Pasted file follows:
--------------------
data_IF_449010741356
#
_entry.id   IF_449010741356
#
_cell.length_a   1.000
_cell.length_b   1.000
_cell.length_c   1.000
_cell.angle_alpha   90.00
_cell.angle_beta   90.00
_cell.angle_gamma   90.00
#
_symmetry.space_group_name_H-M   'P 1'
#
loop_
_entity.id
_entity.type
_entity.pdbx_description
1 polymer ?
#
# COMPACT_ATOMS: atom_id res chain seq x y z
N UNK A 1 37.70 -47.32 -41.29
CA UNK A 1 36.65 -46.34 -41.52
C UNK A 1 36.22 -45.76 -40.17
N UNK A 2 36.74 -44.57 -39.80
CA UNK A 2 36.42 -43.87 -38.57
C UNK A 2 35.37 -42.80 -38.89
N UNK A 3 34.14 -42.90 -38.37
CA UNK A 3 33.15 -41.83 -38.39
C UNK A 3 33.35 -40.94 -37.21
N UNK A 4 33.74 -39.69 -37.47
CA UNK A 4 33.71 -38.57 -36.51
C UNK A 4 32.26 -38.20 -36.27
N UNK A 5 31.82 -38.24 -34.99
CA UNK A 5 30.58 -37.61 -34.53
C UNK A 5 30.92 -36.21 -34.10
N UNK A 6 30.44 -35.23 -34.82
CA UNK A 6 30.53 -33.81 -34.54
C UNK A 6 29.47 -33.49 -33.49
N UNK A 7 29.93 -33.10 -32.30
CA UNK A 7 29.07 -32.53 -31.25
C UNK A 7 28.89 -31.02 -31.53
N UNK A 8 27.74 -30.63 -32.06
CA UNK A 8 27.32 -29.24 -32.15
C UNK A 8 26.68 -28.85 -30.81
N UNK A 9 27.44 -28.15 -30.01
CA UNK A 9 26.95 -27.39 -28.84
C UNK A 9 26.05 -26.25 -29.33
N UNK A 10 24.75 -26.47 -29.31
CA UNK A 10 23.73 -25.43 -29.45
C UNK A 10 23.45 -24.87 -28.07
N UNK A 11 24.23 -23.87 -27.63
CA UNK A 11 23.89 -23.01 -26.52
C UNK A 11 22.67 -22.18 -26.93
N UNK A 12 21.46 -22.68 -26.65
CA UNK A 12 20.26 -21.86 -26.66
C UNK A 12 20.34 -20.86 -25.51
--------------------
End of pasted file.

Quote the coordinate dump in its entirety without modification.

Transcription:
data_IF_449010741356
#
_entry.id   IF_449010741356
#
_cell.length_a   1.000
_cell.length_b   1.000
_cell.length_c   1.000
_cell.angle_alpha   90.00
_cell.angle_beta   90.00
_cell.angle_gamma   90.00
#
_symmetry.space_group_name_H-M   'P 1'
#
loop_
_entity.id
_entity.type
_entity.pdbx_description
1 polymer ?
#
# COMPACT_ATOMS: atom_id res chain seq x y z
N UNK A 1 37.70 -47.32 -41.29
CA UNK A 1 36.65 -46.34 -41.52
C UNK A 1 36.22 -45.76 -40.17
N UNK A 2 36.74 -44.57 -39.80
CA UNK A 2 36.42 -43.87 -38.57
C UNK A 2 35.37 -42.80 -38.89
N UNK A 3 34.14 -42.90 -38.37
CA UNK A 3 33.15 -41.83 -38.39
C UNK A 3 33.35 -40.94 -37.21
N UNK A 4 33.74 -39.69 -37.47
CA UNK A 4 33.71 -38.57 -36.51
C UNK A 4 32.26 -38.20 -36.27
N UNK A 5 31.82 -38.24 -34.99
CA UNK A 5 30.58 -37.61 -34.53
C UNK A 5 30.92 -36.21 -34.10
N UNK A 6 30.44 -35.23 -34.82
CA UNK A 6 30.53 -33.81 -34.54
C UNK A 6 29.47 -33.49 -33.49
N UNK A 7 29.93 -33.10 -32.30
CA UNK A 7 29.07 -32.53 -31.25
C UNK A 7 28.89 -31.02 -31.53
N UNK A 8 27.74 -30.63 -32.06
CA UNK A 8 27.32 -29.24 -32.15
C UNK A 8 26.68 -28.85 -30.81
N UNK A 9 27.44 -28.15 -30.01
CA UNK A 9 26.95 -27.39 -28.84
C UNK A 9 26.05 -26.25 -29.33
N UNK A 10 24.75 -26.47 -29.31
CA UNK A 10 23.73 -25.43 -29.45
C UNK A 10 23.45 -24.87 -28.07
N UNK A 11 24.23 -23.87 -27.63
CA UNK A 11 23.89 -23.01 -26.52
C UNK A 11 22.67 -22.18 -26.93
N UNK A 12 21.46 -22.68 -26.65
CA UNK A 12 20.26 -21.86 -26.66
C UNK A 12 20.34 -20.86 -25.51